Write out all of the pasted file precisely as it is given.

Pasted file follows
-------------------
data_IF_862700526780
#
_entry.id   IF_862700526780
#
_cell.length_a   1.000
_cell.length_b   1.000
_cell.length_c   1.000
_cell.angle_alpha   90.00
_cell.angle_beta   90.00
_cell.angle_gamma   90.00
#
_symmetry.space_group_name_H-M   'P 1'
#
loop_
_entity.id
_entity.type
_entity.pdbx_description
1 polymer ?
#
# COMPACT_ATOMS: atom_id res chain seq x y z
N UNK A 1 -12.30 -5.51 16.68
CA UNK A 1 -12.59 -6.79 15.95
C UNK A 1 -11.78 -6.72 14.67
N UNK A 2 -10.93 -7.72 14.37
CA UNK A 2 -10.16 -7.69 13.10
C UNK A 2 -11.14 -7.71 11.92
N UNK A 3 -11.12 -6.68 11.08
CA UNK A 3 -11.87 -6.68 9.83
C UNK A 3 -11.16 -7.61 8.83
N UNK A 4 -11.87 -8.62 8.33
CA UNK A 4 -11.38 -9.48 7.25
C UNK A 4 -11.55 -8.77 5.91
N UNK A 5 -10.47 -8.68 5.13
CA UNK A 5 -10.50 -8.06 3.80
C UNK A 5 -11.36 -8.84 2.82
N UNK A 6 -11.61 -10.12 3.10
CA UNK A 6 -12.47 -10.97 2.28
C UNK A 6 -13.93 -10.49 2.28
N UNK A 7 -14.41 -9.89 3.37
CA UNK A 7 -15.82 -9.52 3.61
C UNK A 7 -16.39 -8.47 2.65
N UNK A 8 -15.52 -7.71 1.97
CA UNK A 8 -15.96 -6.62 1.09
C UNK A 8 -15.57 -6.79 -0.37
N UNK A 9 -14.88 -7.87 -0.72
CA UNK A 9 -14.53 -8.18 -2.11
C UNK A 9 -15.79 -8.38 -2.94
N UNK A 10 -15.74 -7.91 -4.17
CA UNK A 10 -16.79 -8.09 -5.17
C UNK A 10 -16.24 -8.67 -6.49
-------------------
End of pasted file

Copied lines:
data_IF_862700526780
#
_entry.id   IF_862700526780
#
_cell.length_a   1.000
_cell.length_b   1.000
_cell.length_c   1.000
_cell.angle_alpha   90.00
_cell.angle_beta   90.00
_cell.angle_gamma   90.00
#
_symmetry.space_group_name_H-M   'P 1'
#
loop_
_entity.id
_entity.type
_entity.pdbx_description
1 polymer ?
#
# COMPACT_ATOMS: atom_id res chain seq x y z
N UNK A 1 -12.30 -5.51 16.68
CA UNK A 1 -12.59 -6.79 15.95
C UNK A 1 -11.78 -6.72 14.67
N UNK A 2 -10.93 -7.72 14.37
CA UNK A 2 -10.16 -7.69 13.10
C UNK A 2 -11.14 -7.71 11.92
N UNK A 3 -11.12 -6.68 11.08
CA UNK A 3 -11.87 -6.68 9.83
C UNK A 3 -11.16 -7.61 8.83
N UNK A 4 -11.87 -8.62 8.33
CA UNK A 4 -11.38 -9.48 7.25
C UNK A 4 -11.55 -8.77 5.91
N UNK A 5 -10.47 -8.68 5.13
CA UNK A 5 -10.50 -8.06 3.80
C UNK A 5 -11.36 -8.84 2.82
N UNK A 6 -11.61 -10.12 3.10
CA UNK A 6 -12.47 -10.97 2.28
C UNK A 6 -13.93 -10.49 2.28
N UNK A 7 -14.41 -9.89 3.37
CA UNK A 7 -15.82 -9.52 3.61
C UNK A 7 -16.39 -8.47 2.65
N UNK A 8 -15.52 -7.71 1.97
CA UNK A 8 -15.96 -6.62 1.09
C UNK A 8 -15.57 -6.79 -0.37
N UNK A 9 -14.88 -7.87 -0.72
CA UNK A 9 -14.53 -8.18 -2.11
C UNK A 9 -15.79 -8.38 -2.94
N UNK A 10 -15.74 -7.91 -4.17
CA UNK A 10 -16.79 -8.09 -5.17
C UNK A 10 -16.24 -8.67 -6.49